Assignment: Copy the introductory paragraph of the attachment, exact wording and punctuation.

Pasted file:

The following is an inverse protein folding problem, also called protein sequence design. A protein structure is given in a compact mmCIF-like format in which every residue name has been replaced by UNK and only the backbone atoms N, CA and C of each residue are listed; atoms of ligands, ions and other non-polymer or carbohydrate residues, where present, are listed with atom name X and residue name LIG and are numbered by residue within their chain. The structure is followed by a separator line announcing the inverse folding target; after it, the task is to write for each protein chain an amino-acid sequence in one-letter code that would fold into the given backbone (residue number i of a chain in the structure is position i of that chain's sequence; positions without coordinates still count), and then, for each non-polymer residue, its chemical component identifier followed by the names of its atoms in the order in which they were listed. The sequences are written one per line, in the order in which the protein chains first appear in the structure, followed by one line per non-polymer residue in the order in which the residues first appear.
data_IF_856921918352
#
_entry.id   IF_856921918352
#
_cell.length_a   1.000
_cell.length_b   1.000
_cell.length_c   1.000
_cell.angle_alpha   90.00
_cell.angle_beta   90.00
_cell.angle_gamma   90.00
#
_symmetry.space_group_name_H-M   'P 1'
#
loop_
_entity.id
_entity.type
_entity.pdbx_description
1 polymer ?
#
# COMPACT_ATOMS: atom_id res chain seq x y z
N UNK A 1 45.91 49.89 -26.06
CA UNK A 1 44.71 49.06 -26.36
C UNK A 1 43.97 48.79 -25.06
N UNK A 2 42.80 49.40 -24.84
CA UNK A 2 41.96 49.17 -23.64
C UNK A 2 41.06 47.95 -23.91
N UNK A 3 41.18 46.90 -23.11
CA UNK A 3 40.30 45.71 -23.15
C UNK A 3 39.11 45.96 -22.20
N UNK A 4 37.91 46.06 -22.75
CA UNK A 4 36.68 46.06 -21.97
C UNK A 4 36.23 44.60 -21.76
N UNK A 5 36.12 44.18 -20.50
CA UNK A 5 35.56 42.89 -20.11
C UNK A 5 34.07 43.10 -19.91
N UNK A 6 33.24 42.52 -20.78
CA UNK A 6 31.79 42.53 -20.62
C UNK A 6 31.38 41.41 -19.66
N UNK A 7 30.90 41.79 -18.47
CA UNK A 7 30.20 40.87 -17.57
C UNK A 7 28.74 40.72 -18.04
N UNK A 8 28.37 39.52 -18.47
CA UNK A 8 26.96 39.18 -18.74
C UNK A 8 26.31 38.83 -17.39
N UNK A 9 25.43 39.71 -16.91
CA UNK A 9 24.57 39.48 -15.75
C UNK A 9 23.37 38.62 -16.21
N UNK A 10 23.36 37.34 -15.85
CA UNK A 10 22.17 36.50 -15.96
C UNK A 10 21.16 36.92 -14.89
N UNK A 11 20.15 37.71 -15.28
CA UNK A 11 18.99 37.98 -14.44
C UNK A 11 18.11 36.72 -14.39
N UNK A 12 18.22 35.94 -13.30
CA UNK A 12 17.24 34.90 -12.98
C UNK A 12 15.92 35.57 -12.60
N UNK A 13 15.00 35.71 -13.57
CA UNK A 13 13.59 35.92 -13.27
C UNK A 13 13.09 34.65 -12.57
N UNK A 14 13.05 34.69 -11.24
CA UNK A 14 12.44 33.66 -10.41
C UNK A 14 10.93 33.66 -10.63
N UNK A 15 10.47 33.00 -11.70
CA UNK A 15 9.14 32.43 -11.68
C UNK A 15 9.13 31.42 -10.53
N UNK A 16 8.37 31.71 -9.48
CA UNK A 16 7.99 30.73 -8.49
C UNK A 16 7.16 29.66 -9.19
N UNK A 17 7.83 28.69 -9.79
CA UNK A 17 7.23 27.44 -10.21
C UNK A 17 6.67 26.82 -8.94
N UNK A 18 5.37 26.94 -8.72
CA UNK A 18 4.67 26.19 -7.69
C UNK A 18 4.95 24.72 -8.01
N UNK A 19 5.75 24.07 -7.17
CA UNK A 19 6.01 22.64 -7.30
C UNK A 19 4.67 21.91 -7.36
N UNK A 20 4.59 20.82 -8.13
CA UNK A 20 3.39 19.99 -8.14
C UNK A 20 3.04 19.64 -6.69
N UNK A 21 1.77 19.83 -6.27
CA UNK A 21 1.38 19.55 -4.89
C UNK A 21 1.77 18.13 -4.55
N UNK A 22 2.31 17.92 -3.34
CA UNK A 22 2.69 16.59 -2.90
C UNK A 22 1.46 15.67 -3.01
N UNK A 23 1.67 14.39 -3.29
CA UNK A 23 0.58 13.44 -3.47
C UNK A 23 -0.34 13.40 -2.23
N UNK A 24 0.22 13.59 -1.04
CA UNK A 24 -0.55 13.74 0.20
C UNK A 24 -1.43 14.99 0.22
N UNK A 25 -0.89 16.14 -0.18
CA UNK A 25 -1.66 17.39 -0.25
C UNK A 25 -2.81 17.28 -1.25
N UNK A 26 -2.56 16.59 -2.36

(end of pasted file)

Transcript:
The following is an inverse protein folding problem, also called protein sequence design. A protein structure is given in a compact mmCIF-like format in which every residue name has been replaced by UNK and only the backbone atoms N, CA and C of each residue are listed; atoms of ligands, ions and other non-polymer or carbohydrate residues, where present, are listed with atom name X and residue name LIG and are numbered by residue within their chain. The structure is followed by a separator line announcing the inverse folding target; after it, the task is to write for each protein chain an amino-acid sequence in one-letter code that would fold into the given backbone (residue number i of a chain in the structure is position i of that chain's sequence; positions without coordinates still count), and then, for each non-polymer residue, its chemical component identifier followed by the names of its atoms in the order in which they were listed. The sequences are written one per line, in the order in which the protein chains first appear in the structure, followed by one line per non-polymer residue in the order in which the residues first appear.